But when some keep coming with the law and arguing: Now my dear, who knows whether God will consider you to be good? This is the dismal devil himself, who is always pointing us to personal righteousness, how good I am and how bad I am; for his whole skill consists in using this image of our goodness to snatch from our eyes the image of the Man who died and rose again. … But by all means take care not to let anybody persuade you of this on your deathbed; for then the devil is not far away; he can throw in your face a little sin which reduces all such fine virtues to nothing, so that finally you come to such a pass that you say: Devil, rage as much as you please, I do not boast of my good works and virtues before our Lord God at all, nor shall I despair on account of my sins, but I comfort myself with the fact that Jesus Christ died and rose again, as the text here says.
Lo, when I believe this with my whole heart, then I have the greatest treasure, namely, the death of Christ and the power which it has wrought, and I am more concerned with that than with what I have done. Therefore, devil, begone with both my righteousness and my sin.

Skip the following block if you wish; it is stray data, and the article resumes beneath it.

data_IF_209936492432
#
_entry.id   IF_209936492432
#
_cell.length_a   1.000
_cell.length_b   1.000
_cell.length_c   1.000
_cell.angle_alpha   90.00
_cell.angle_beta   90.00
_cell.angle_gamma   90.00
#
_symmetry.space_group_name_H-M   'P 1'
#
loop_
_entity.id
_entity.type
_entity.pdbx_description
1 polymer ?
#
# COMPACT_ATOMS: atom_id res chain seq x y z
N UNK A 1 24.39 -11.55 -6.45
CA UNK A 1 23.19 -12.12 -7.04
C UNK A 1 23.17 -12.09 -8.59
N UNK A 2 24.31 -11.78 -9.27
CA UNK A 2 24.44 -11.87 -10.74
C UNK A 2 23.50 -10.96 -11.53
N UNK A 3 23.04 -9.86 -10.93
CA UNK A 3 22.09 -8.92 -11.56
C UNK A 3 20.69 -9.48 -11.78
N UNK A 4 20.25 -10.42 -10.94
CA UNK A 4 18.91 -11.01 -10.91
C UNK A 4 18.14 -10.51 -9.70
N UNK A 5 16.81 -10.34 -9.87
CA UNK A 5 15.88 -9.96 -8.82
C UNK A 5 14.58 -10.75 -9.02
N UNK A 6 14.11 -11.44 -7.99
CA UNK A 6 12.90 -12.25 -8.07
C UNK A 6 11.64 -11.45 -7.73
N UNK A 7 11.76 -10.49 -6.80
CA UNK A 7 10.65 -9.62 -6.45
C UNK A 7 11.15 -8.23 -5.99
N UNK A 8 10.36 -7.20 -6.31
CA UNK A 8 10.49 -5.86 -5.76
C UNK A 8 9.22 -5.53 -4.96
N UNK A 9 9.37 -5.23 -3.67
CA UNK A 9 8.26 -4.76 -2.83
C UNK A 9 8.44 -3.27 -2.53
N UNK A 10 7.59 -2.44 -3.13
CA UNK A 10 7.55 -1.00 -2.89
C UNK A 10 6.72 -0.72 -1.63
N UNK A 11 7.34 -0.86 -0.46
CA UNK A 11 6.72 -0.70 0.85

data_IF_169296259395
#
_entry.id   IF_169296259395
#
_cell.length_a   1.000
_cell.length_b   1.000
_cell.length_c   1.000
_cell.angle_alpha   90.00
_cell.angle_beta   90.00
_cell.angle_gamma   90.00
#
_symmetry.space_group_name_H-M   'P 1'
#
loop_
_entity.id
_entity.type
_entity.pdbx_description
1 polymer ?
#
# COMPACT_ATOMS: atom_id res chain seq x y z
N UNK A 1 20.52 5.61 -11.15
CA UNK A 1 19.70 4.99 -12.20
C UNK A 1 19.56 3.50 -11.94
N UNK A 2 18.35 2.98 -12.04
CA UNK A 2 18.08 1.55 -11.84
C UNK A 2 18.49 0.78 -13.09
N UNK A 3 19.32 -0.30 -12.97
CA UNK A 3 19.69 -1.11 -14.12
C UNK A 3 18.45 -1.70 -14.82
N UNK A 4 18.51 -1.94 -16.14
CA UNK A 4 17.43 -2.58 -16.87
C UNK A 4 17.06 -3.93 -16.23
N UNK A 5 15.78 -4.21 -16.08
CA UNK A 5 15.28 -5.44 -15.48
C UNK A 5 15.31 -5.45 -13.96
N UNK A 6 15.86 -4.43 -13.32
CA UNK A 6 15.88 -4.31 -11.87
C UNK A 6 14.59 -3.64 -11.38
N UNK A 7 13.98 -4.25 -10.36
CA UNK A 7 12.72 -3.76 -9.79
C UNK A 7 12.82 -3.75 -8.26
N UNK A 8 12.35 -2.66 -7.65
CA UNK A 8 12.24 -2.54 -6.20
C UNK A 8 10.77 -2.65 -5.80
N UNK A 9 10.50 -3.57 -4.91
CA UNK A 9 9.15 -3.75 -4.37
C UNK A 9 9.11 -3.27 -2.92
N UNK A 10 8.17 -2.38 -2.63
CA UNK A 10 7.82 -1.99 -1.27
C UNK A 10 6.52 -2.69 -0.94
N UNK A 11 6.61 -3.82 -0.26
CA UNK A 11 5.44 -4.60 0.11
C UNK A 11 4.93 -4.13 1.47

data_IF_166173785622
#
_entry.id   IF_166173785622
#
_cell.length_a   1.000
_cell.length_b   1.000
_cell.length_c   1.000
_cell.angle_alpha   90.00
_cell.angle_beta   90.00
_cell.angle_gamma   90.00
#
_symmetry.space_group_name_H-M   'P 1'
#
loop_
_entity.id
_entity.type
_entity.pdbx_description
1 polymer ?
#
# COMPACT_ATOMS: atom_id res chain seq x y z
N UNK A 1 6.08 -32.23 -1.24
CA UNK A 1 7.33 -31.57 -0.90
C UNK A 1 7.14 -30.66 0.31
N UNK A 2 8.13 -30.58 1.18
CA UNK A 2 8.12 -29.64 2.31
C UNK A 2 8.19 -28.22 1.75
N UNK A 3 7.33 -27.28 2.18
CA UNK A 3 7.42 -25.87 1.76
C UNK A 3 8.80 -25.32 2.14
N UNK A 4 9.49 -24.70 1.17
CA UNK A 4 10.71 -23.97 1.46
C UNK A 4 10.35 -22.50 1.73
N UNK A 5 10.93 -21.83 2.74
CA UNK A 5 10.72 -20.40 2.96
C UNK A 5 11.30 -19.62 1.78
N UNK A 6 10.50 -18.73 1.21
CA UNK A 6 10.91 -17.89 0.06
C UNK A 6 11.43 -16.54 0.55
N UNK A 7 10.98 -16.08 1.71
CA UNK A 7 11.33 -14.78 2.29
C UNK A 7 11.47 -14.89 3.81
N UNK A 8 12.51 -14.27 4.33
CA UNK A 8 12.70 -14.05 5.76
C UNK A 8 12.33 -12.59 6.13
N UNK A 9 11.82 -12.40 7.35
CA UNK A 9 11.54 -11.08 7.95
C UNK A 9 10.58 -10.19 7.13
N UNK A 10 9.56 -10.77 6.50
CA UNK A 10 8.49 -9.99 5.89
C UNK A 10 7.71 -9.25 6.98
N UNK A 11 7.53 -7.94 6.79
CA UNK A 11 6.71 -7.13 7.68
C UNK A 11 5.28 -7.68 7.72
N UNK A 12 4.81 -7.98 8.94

If I have committed some sin, go eat the dung; it’s yours. I’m not worrying about it, for Jesus Christ died. St. Paul bids me comfort myself with this, that I may learn to defend myself from the devil and say: Even though I have sinned, it doesn’t matter; I will not argue with you about what evil or good I have done. … This is not the time for arguing, but for comforting myself with the words that Jesus Christ died and rose for me. Thus I am sure that God will bring me, along with other Christians, with Christ to his right hand and carry me through death and hell. (Luther’s Works, v.51 p.241-242)
Art. XV Das kirche ordnungë die keine beschwerung d’ gewissen haben als mittel ding zubehalten.
“Church ordinances are not to weigh down the conscience by retaining or keeping middle things.”
1st Cor. 14, v. 40 ; Let all things be done decently and in order.
1st Cor. 7, v. 35 ; And this I say for your own profit, not that I may put a leash on you, but for what is proper, and that you may serve the Lord without distraction.
[All of the pictures for this year’s posts are from an etching entitled “Augsburg Confession” by Wenceslaus Hollar (1607-1677) and found in the Royal Collection Trust.]